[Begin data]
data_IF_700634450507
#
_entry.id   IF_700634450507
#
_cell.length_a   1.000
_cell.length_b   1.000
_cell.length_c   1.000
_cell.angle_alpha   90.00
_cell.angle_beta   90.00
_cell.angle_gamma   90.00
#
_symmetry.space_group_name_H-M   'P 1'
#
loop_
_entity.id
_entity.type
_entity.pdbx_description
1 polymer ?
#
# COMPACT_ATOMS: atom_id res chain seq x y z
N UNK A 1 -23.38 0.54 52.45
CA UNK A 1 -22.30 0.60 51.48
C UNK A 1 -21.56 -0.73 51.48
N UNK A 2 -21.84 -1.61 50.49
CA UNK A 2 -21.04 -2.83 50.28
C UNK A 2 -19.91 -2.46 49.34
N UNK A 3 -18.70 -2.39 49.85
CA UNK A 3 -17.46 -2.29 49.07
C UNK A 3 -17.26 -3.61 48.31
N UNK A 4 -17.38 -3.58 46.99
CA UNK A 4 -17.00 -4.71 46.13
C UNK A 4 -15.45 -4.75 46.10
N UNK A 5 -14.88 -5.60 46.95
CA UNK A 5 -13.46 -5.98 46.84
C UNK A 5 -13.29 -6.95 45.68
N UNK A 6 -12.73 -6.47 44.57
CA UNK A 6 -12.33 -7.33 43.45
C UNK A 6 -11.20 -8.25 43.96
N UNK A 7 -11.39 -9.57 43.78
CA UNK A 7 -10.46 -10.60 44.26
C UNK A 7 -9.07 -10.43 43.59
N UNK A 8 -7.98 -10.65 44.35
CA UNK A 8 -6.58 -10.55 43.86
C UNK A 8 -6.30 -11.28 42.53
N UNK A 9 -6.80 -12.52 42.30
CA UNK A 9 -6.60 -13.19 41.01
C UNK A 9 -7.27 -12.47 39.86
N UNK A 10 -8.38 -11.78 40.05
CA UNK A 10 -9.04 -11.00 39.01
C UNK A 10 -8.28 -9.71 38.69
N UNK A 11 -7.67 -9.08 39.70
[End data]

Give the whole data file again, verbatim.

data_IF_700634450507
#
_entry.id   IF_700634450507
#
_cell.length_a   1.000
_cell.length_b   1.000
_cell.length_c   1.000
_cell.angle_alpha   90.00
_cell.angle_beta   90.00
_cell.angle_gamma   90.00
#
_symmetry.space_group_name_H-M   'P 1'
#
loop_
_entity.id
_entity.type
_entity.pdbx_description
1 polymer ?
#
# COMPACT_ATOMS: atom_id res chain seq x y z
N UNK A 1 -23.38 0.54 52.45
CA UNK A 1 -22.30 0.60 51.48
C UNK A 1 -21.56 -0.73 51.48
N UNK A 2 -21.84 -1.61 50.49
CA UNK A 2 -21.04 -2.83 50.28
C UNK A 2 -19.91 -2.46 49.34
N UNK A 3 -18.70 -2.39 49.85
CA UNK A 3 -17.46 -2.29 49.07
C UNK A 3 -17.26 -3.61 48.31
N UNK A 4 -17.38 -3.58 46.99
CA UNK A 4 -17.00 -4.71 46.13
C UNK A 4 -15.45 -4.75 46.10
N UNK A 5 -14.88 -5.60 46.95
CA UNK A 5 -13.46 -5.98 46.84
C UNK A 5 -13.29 -6.95 45.68
N UNK A 6 -12.73 -6.47 44.57
CA UNK A 6 -12.33 -7.33 43.45
C UNK A 6 -11.20 -8.25 43.96
N UNK A 7 -11.39 -9.57 43.78
CA UNK A 7 -10.46 -10.60 44.26
C UNK A 7 -9.07 -10.43 43.59
N UNK A 8 -7.98 -10.65 44.35
CA UNK A 8 -6.58 -10.55 43.86
C UNK A 8 -6.30 -11.28 42.53
N UNK A 9 -6.80 -12.52 42.30
CA UNK A 9 -6.60 -13.19 41.01
C UNK A 9 -7.27 -12.47 39.86
N UNK A 10 -8.38 -11.78 40.05
CA UNK A 10 -9.04 -11.00 39.01
C UNK A 10 -8.28 -9.71 38.69
N UNK A 11 -7.67 -9.08 39.70